I have no idea how to be an easy-going mother. It feels like some version of me, but with rules. Tighter. As an aunt, I will feel better than myself, and trust my niece and nephew will grow up fine. You and me, baby, in the garage, to cry and confess and figure it out. Mistakes are good things, you’ll make plenty more. That’s how you learn.
I worry Mike won’t call me into the garage because he knows I’ll say too much, run it into the ground, figure out the magic trick from watching it too closely when how it’s done isn’t the point.
And what do I do with Gian-Carlo? What mutation is this? A half-sister to a brother with a thousand-mile age difference. I know how to be a sister to girls, oh yes. Sisters love, fight, scratch, make up, borrow the shirt, ruin the shirt, don’t replace the shirt, but I’ve never had a brother and now I do.
Our husbands joke about Gian-Carlo’s name. “Call him something for short,” they say. “Buster - so kids don’t beat him up at school.” We laugh, but hate them for being the first bullies in his life. We hope one day Gian-Carlo will kick ass, some half-brother-in-law ass.
After we left my mom’s house we went to my dad’s. Ann had made ham sandwiches and coconut cake, and my father served us coffee. Mike helped the babies open more presents, and he pushed Gian-Carlo’s new fire truck up and down the hall.
There’s a photograph on my desk from this day - the babies’ first Christmas. Ann took it while my father watched, his arms folded, grinning with delight. We're all on the sofa: daughters, sisters, mothers, aunts heaped together holding kids. The babies are laughing at all of the laughter. Everyone’s exhausted from so much visiting. Sara is cuddling Lucy; Faye has Ryan on one knee and Gian-Carlo on the other. I’ve pulled Mike onto my lap, taken advantage of all this confusion to hug him tight. I’m squashed and happy, in this safe and perfect place until I have to let him go.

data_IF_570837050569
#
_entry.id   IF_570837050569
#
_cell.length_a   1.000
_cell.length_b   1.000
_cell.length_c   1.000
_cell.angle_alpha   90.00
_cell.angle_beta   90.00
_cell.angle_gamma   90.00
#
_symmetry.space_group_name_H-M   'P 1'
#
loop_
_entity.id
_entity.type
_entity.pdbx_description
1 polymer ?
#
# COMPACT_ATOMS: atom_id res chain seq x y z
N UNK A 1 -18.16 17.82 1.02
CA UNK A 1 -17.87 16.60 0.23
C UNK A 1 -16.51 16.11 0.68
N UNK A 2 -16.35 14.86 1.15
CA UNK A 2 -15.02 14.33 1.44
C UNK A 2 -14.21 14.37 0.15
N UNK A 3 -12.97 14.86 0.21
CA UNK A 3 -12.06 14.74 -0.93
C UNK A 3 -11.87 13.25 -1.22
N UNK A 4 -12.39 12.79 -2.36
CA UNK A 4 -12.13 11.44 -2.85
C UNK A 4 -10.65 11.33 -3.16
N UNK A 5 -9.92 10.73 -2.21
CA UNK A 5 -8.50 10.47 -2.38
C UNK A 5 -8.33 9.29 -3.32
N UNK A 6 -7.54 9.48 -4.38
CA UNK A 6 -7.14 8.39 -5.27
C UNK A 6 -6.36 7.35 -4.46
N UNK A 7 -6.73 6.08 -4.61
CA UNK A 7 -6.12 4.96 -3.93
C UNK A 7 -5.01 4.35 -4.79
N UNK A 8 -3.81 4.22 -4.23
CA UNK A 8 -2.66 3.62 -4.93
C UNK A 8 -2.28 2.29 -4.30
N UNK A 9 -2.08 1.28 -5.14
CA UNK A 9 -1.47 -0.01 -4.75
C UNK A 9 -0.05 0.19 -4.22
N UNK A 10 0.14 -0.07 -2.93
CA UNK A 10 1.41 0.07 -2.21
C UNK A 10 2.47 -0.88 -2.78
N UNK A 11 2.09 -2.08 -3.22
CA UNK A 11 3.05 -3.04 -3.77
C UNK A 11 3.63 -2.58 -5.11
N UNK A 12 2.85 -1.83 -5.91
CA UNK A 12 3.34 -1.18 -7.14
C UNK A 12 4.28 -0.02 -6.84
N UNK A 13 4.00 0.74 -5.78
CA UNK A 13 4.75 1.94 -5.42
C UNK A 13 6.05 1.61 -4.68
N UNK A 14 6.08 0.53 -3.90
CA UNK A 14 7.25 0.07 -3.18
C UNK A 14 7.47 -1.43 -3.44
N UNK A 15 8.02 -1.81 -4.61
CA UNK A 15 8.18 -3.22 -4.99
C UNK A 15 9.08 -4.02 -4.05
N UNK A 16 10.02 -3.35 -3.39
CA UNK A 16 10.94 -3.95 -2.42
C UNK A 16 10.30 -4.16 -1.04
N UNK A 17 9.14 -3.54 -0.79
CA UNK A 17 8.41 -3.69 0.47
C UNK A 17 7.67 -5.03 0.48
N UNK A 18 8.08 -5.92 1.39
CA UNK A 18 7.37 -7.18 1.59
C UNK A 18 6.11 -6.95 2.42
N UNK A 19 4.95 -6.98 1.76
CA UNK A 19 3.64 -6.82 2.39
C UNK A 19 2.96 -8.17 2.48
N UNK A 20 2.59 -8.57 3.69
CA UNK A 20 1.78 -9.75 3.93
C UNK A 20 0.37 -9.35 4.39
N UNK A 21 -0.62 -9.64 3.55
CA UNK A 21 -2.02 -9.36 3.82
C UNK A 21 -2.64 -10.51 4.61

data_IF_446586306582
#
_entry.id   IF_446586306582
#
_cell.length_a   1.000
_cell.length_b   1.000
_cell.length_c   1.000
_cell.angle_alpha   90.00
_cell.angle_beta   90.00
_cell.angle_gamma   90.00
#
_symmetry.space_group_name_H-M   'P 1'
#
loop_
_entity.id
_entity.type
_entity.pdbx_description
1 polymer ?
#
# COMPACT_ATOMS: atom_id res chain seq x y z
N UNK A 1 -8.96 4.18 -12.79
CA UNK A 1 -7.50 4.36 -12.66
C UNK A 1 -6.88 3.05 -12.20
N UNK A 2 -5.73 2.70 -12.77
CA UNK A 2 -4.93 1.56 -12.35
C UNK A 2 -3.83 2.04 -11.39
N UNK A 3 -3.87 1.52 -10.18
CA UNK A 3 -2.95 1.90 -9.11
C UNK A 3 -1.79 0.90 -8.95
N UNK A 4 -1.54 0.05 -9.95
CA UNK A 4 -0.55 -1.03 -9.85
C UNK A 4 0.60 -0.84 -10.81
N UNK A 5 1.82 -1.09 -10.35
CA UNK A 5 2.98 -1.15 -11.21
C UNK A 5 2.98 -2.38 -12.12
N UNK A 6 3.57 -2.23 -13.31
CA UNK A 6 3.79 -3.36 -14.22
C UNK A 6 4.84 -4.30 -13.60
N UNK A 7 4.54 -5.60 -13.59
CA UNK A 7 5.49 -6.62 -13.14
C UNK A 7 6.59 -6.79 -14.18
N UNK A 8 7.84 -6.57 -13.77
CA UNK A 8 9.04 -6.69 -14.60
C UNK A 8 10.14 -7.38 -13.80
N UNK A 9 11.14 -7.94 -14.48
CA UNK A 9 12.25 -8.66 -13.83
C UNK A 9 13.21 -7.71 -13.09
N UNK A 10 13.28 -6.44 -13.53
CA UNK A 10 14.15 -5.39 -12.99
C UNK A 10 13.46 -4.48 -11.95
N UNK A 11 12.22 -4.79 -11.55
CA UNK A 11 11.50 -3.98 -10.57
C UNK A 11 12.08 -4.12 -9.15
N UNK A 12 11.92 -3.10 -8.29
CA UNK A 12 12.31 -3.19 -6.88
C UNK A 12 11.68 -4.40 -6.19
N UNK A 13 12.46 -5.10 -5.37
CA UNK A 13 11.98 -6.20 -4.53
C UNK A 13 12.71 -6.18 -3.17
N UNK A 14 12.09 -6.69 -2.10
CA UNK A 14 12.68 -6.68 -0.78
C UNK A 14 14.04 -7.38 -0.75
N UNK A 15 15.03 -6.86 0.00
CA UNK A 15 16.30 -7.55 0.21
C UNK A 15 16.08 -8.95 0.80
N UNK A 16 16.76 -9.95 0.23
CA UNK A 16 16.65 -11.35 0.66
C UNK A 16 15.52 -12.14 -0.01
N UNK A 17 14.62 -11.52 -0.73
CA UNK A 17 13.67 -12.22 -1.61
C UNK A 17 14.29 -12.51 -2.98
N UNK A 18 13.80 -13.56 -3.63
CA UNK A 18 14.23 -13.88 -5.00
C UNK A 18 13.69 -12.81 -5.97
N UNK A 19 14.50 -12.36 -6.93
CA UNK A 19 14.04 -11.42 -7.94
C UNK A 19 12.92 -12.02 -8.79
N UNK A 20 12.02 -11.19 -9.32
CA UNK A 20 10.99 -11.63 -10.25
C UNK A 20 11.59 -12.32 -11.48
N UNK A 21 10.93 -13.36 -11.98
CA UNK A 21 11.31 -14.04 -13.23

The photo's been copied and circulated to everyone except my mother, which feels like a deceit. The front of her refrigerator is covered with pictures of our kids. Gian-Carlo isn’t her blood but he’s a baby. Everyone likes babies, don't they? Even embittered ex-wives? That's a test I don't want to give her.
There's another photograph she won't see of my father holding his son. He's an old man with chins and gray hair, spotted hands, but he's giggling, singing nonsense, and he's lovely doing this. It's so odd. The silly man in the picture is Gian-Carlo’s new dad.
I phoned my sisters the other day to touch base. Lucy was on her seventh ear infection of the year; she’s been taking steps on her own. Sara told me Ryan lets go when he stands, then remembers he can’t walk and falls over. He stacks blocks. And I called my dad and he told me Gian-Carlo puts the square peg in the square hole and loves to imitate his mother singing.
I look out the window of our den at Mike, certain and sorry that I won’t ever be pregnant on purpose again. I loved carrying him for those 40 weeks, knowing right where he was and what I was there to do.
He’s in the back yard with two neighborhood kids showing them how to throw a split-fingered fast ball. They take turns aiming for a target tacked to a pine tree. Balls go everywhere but there. Mike is laughing and has stopped to correct their grips and show these make-shift little brothers how it’s done.
Comments [post a comment]
Posted by jocelyn johnson on Tuesday, May 18th, 2004 at 12:12 PM
I enjoyed and related with this peice, its tangiable and well chosen details. Thanks.